A. 4 B. 7 C. 8 D. 11 E. 12 Let’s break 8! into prime factors: 8 x 7 x 6 x 5 x 4 x 3 x 2 2^3 x 7 x 2 x 3 x 5 x 2^2 x 3 x 2 2^7 x 3^2 x 5^1 x 7^1 We see that i = 7, k = 2, m = 1, and p = 1. Thus, i + k + m + p = 7 + 2 + 1 + 1 = 11. Answer: D
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Re: If x is the product of the positive integers from 1 to 8, in
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20 Mar 2018, 15:24
feellikequitting wrote: If x is the product of the positive integers from 1 to 8, inclusive, and if i, k, m, and p are positive integers such that x = 2^i * 3^k * 5^m * 7^p, then i + k + m + p =
A. 4 B. 7 C. 8 D. 11 E. 12
x is the product of the positive integers from 1 to 8 = 8! = (1) (2) (3) (4) (5) (6) (7) (8) = 2^7 * 3^2 * 5^1 * 7^1 i + k + m + p = 7 + 2+ 1+1 = 11 Answer: D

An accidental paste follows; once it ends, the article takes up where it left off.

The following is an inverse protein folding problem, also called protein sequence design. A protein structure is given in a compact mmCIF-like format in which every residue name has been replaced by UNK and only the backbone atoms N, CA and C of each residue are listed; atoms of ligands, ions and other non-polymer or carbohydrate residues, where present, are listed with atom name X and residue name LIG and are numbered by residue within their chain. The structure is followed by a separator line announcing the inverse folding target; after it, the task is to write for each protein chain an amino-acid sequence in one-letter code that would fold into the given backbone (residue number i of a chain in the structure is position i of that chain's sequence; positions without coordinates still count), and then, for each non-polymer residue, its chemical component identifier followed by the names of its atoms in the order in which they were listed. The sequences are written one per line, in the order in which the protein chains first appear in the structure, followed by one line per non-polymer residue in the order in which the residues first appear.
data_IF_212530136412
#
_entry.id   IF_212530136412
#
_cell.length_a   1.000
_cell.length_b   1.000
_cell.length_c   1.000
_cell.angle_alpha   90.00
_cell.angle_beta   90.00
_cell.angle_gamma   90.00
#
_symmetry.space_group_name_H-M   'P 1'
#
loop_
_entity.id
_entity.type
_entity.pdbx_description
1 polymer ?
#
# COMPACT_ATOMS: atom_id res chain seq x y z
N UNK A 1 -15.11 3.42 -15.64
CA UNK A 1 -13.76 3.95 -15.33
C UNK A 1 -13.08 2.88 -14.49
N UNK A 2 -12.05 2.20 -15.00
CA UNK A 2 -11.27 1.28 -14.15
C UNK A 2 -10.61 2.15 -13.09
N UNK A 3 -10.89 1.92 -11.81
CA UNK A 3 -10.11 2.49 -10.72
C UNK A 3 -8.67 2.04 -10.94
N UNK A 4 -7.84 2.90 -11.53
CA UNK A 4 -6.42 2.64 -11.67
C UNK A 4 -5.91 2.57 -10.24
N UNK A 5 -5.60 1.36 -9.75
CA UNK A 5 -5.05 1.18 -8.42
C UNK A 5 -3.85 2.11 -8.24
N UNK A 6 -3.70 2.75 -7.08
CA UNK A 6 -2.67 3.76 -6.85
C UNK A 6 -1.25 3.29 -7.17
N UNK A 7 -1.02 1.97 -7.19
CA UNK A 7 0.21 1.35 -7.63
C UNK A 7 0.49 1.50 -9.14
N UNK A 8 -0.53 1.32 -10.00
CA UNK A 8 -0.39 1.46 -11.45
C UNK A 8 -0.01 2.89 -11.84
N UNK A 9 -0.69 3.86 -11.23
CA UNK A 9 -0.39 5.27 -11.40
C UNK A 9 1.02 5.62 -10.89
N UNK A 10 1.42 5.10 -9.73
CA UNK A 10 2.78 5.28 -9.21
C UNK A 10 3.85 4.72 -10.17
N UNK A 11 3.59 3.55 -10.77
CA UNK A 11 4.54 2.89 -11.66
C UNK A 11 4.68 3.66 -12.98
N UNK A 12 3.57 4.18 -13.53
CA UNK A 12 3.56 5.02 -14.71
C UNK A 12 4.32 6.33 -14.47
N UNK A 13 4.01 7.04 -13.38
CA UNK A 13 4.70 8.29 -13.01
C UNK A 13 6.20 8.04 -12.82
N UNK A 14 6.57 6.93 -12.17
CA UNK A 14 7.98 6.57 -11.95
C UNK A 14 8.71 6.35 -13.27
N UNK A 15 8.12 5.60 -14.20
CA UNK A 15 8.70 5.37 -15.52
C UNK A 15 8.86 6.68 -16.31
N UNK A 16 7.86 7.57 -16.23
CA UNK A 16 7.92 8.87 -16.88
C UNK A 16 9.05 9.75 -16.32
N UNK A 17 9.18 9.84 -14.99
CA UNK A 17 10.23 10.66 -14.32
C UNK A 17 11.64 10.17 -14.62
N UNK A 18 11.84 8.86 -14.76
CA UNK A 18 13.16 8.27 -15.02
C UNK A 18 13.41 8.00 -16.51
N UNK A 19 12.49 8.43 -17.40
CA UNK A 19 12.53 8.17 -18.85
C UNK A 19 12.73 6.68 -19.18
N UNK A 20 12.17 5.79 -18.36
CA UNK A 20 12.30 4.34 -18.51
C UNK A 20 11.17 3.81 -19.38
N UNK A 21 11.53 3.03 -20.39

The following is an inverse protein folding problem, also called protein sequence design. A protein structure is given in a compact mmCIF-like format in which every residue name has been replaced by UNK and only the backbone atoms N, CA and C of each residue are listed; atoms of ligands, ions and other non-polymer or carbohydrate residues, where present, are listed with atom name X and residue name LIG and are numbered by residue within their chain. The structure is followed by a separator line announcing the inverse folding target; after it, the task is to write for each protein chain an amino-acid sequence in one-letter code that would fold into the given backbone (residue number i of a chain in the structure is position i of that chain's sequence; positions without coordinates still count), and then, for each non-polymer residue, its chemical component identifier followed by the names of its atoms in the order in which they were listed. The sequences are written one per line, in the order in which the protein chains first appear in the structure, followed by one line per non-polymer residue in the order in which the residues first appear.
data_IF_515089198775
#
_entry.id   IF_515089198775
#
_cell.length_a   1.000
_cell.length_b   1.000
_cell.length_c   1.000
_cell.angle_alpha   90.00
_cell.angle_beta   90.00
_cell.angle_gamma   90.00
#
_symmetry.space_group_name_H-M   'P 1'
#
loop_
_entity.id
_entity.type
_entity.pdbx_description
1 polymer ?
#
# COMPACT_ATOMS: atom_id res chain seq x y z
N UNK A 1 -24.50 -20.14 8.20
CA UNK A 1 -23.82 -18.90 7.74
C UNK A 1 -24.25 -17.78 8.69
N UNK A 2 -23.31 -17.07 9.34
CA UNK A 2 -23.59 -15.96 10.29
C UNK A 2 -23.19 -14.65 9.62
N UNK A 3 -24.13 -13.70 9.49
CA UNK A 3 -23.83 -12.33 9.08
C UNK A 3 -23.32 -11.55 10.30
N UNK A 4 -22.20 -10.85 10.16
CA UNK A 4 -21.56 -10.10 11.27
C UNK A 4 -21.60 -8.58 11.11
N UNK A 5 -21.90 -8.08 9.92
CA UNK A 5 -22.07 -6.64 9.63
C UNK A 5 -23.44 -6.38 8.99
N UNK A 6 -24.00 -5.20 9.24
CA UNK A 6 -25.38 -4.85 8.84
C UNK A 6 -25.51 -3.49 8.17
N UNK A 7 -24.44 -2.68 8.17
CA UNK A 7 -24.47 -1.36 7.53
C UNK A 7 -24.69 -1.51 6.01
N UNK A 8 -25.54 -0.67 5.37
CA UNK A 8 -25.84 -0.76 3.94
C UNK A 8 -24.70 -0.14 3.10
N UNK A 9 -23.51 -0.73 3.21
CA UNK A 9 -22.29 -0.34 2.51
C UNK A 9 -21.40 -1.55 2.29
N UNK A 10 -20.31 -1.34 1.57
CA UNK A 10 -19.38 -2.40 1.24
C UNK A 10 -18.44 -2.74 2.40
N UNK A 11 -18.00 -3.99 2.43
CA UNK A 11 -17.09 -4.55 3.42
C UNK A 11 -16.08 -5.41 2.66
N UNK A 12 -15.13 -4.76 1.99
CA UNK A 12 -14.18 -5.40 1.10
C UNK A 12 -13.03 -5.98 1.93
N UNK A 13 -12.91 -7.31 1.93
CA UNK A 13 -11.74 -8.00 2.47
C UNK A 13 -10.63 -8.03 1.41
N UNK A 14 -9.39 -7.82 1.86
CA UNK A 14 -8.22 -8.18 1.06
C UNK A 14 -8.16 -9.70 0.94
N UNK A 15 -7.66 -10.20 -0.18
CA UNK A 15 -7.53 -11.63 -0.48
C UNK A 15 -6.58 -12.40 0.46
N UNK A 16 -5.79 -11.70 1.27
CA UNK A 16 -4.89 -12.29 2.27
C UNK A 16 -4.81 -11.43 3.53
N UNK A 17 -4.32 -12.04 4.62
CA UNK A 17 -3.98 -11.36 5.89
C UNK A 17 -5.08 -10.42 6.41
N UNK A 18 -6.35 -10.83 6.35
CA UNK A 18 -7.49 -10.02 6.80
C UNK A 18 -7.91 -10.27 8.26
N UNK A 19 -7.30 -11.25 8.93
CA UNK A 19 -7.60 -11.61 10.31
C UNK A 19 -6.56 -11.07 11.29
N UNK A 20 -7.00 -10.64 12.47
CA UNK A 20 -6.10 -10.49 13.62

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Re: If x is the product of the positive integers from 1 to 8, in
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30 Dec 2018, 09:44
feellikequitting wrote: If x is the product of the positive integers from 1 to 8, inclusive, and if i, k, m, and p are positive integers such that x = 2^i * 3^k * 5^m * 7^p, then i + k + m + p =
A. 4 B. 7 C. 8 D. 11 E. 12
GIVEN: x = (8)(7)(6)(5)(4)(3)(2)(1) Let's find the prime factorization of x by rewriting each value as the product of primes. We get: x = (2)(2)(2)(7)(2)(3)(5)(2)(2)(3)(2) Rearrange to get: x = (2)(2)(2)(2)(2)(2)(2)(3)(3)(5)(7) Rewrite as powers to get: \(x = (2^7)(3^2)(5^1)(7^1)\) We're told that \(x = (2^i)(3^k)(5^m)(7^p)\) This means: i = 7, k = 2, m = 1 and p = 1 So, i + k + m + p = 7 + 2 + 1 + 1 = 11 Answer: D Cheers, Brent